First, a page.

Dissertation/Thesis Abstract

New Evidence on Investors' Valuation of Deferred Tax Liabilities
by Hamilton, John Russell, Ph.D., The University of Arizona, 2018, 61; 10748935
Abstract (Summary)

Although deferred tax liabilities represent a significant liability for most firms, prior research provides mixed evidence concerning investors' valuation of these items. Using an expanded data set of hand-collected tax footnotes, I examine (1) whether investors recognize depreciation-related deferred tax liabilities as economic burdens, and if so, (2) how investors measure the effect of these liabilities. I find evidence suggesting that investors price depreciation-related deferred tax liabilities as economic burdens and show that my primary findings are robust to the use of a changes-based methodology. I also examine various factors that could affect investors' measurement of these liabilities. In doing so, I develop a new method to identify tax-sensitive firms to implement my tests. This method incorporates forward-looking profit expectations without a look-ahead bias. Finally, I provide evidence of circumstances where investors discount deferred tax liabilities despite current accounting standards prohibiting managers from discounting these deferred tax liabilities in the reported financial statements. As depreciation-related deferred tax liabilities are among the largest and most common deferred tax liabilities, my study provides important insights into investors' valuation of firms' tax planning.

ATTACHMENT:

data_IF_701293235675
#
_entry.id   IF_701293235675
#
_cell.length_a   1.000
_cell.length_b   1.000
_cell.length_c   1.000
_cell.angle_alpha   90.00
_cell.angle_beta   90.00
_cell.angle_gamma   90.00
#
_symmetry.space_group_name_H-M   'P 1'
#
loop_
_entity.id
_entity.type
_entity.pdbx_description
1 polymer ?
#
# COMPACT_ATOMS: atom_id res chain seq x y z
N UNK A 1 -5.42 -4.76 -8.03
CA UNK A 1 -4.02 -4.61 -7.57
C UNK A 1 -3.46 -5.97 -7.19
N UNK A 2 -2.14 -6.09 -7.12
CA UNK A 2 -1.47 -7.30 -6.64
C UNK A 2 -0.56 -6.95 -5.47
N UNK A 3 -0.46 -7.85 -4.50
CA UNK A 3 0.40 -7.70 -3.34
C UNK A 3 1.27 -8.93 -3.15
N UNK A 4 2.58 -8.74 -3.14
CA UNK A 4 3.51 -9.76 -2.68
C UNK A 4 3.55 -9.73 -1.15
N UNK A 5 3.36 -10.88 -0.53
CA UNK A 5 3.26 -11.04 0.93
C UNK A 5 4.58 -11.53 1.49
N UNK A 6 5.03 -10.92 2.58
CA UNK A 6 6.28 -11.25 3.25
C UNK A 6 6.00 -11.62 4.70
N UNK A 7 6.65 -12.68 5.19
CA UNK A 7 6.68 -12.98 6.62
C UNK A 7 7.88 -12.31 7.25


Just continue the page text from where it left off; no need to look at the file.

Indexing (document details)
Advisor: Drake, Katharine
Commitee: Hewitt, Max, Yu, Jiewei (Jeff)
School: The University of Arizona
Department: Management
School Location: United States -- Arizona
Source: DAI-A 79/10(E), Dissertation Abstracts International
Subjects: Accounting
Keywords: Deferred tax liabilities, Depreciation, Discounting, Firm value
Publication Number: 10748935
ISBN: 978-0-355-94223-1
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